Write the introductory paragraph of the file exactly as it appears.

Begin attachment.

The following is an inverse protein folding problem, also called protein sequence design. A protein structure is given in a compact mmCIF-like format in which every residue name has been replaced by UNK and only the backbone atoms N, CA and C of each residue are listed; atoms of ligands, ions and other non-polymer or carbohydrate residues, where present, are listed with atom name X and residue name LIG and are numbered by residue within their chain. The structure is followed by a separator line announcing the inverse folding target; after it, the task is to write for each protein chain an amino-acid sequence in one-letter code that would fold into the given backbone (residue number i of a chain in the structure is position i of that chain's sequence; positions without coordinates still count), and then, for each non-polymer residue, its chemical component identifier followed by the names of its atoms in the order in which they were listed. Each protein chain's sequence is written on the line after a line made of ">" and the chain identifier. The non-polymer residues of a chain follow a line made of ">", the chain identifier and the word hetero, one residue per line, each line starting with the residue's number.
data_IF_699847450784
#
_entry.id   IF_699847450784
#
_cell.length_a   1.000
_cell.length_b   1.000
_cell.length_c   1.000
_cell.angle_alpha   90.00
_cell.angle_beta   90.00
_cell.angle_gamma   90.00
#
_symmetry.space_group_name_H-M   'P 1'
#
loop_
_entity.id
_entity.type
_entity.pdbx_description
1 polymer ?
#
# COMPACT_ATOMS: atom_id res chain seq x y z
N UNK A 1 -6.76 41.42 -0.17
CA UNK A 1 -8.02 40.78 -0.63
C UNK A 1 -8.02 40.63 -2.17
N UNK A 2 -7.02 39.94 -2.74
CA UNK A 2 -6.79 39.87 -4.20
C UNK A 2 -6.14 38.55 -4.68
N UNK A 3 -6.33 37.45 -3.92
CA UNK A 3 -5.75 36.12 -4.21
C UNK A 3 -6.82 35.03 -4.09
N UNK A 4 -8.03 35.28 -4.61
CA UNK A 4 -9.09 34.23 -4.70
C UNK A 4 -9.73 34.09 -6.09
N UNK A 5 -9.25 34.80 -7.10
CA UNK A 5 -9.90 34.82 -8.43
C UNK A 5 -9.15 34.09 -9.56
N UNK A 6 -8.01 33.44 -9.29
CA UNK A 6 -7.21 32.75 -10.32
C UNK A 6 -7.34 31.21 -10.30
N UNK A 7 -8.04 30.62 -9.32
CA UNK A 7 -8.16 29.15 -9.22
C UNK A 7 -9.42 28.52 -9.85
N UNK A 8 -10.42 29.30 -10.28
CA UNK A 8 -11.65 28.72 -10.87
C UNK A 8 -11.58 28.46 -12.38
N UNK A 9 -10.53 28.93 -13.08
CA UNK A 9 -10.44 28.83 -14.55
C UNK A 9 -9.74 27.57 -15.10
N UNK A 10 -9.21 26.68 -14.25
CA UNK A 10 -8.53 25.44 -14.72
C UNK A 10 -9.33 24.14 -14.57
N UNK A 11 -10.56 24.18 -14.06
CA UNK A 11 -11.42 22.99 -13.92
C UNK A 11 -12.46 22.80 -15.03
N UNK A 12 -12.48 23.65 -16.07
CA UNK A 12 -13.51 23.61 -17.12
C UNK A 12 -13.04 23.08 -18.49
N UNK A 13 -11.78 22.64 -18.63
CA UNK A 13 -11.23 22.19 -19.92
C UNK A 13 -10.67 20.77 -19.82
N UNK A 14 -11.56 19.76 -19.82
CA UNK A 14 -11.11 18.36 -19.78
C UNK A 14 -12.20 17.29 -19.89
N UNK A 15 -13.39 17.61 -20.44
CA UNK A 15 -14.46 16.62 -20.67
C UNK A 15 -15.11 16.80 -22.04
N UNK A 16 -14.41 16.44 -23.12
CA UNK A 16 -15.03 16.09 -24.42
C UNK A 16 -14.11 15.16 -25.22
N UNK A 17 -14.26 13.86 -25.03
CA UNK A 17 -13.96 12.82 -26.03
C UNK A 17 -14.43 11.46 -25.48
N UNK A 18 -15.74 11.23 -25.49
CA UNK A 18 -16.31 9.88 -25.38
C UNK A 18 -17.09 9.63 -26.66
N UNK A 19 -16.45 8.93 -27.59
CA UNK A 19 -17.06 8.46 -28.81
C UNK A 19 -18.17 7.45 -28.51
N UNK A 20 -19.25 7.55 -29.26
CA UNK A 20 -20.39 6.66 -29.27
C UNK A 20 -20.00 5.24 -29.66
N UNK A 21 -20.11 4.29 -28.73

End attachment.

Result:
The following is an inverse protein folding problem, also called protein sequence design. A protein structure is given in a compact mmCIF-like format in which every residue name has been replaced by UNK and only the backbone atoms N, CA and C of each residue are listed; atoms of ligands, ions and other non-polymer or carbohydrate residues, where present, are listed with atom name X and residue name LIG and are numbered by residue within their chain. The structure is followed by a separator line announcing the inverse folding target; after it, the task is to write for each protein chain an amino-acid sequence in one-letter code that would fold into the given backbone (residue number i of a chain in the structure is position i of that chain's sequence; positions without coordinates still count), and then, for each non-polymer residue, its chemical component identifier followed by the names of its atoms in the order in which they were listed. Each protein chain's sequence is written on the line after a line made of ">" and the chain identifier. The non-polymer residues of a chain follow a line made of ">", the chain identifier and the word hetero, one residue per line, each line starting with the residue's number.